This Oxford modified Himalayan “super mushroom” can increase the effects of chemotherapy by 40 times
Cordicepina. This is the name of the chemical component that the University of Oxford has been investigating in collaboration with the pharmaceutical company Nucana, and that can be extracted from a fungus that can be found in the Himalayan mountains. Thanks to the findings in that research, chemotherapy sessions could be much more effective.
Eliminating obstacles to reach the tumor
To understand it well, you have to go by parts. Compounds that seek to attack and kill cancer cells are used in chemotherapy sessions, and Cordycepin is one of them. When it enters our bloodstream it becomes a powerful anticancer metabolite agent called 3′-dATP, but it takes a lot for a good amount of this component to reach the tumor.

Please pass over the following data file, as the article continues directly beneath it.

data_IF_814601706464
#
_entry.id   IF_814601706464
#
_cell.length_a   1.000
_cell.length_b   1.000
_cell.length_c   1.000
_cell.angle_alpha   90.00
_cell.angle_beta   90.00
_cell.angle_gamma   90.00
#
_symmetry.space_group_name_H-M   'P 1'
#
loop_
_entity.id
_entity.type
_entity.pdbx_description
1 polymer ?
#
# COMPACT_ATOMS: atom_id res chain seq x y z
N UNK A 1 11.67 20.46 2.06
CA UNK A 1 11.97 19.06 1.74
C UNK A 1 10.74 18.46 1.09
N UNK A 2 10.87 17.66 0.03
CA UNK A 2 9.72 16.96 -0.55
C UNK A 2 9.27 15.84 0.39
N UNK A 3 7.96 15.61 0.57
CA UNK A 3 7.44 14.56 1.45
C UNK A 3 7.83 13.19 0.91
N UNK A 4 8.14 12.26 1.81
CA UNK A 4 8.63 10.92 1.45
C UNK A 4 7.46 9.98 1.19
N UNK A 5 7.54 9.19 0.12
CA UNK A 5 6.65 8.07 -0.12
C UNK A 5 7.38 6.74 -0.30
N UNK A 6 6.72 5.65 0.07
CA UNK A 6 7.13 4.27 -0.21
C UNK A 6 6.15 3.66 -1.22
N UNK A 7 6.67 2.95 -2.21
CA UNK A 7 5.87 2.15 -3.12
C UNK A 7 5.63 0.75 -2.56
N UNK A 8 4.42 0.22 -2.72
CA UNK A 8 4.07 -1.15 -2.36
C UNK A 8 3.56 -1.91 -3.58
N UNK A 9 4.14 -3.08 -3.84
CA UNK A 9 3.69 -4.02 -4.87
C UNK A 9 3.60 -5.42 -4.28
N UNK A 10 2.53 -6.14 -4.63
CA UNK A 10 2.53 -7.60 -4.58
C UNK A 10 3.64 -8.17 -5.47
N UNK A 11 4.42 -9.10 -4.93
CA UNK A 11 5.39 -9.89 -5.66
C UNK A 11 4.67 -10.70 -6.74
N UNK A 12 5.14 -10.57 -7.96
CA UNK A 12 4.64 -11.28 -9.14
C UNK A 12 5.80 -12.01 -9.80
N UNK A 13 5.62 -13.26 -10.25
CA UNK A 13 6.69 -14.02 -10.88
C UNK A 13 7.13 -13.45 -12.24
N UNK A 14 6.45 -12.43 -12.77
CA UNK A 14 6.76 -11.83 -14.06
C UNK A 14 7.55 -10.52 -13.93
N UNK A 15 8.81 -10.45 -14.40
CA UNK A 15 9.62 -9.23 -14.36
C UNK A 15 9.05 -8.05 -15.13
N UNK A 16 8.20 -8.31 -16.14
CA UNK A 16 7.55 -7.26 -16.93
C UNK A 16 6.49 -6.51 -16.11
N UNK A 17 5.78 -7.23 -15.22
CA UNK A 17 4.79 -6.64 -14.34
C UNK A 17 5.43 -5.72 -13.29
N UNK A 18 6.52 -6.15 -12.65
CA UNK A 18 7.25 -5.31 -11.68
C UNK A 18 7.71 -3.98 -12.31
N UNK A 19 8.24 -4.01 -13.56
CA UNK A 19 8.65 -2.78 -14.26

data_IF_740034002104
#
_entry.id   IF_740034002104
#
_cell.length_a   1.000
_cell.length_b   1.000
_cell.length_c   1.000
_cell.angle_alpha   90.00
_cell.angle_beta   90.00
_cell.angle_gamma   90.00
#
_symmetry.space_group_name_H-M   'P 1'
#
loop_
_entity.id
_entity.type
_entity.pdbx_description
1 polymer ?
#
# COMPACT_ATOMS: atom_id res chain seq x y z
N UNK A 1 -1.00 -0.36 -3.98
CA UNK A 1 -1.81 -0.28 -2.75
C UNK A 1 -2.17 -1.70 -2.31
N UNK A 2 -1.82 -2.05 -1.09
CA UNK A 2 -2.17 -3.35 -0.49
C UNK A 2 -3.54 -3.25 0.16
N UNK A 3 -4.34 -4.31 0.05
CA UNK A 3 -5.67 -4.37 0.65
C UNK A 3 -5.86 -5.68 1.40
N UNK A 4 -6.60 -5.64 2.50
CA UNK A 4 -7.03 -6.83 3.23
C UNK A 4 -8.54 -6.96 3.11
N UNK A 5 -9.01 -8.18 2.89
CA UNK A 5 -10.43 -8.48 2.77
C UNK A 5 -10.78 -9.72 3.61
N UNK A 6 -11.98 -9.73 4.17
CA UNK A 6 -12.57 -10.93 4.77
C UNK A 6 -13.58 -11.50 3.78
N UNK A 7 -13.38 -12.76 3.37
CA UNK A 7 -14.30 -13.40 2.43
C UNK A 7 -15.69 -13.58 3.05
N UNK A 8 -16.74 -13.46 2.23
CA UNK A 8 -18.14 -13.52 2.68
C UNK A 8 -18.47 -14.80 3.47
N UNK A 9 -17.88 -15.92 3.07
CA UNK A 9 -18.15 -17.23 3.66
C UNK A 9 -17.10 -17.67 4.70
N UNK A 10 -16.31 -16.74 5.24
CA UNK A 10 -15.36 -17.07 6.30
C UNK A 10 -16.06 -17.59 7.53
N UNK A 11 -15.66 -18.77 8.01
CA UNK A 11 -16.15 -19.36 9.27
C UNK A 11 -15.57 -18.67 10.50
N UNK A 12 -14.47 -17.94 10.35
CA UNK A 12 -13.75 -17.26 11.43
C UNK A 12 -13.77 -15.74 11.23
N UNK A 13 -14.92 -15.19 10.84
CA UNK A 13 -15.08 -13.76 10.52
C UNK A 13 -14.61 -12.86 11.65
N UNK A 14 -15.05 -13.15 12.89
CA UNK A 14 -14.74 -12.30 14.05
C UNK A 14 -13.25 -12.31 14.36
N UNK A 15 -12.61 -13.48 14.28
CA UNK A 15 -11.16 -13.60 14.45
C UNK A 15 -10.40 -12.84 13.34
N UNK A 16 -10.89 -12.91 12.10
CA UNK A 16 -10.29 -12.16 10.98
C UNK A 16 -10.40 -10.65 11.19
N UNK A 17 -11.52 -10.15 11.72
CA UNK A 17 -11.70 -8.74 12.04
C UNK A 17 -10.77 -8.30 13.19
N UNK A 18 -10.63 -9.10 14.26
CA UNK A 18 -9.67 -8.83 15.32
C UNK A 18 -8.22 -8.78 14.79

The reason for this is that 3′-dATP needs to be transported by nucleosides and go through several transformation phases, in addition to resisting the decomposition that it can undergo in our bloodstream. That greatly reduces the chances that you will be able to contact tumor cells.
What those responsible for the research at Oxford and Nucana have achieved is to modify the Cordycepin by providing it with chemical components that prevent it from breaking down in the blood and that can reach the tumor without any agent that transport them. The result is that much more of the compound reaches the tumor, and therefore the treatment is much more effective.
This modified cordycepin, called NUC-7738, becomes 40 times more effective against tumors in some tests and even leaves less trace of poisoning. At the moment it is in the testing phase, but the results promise and give hope.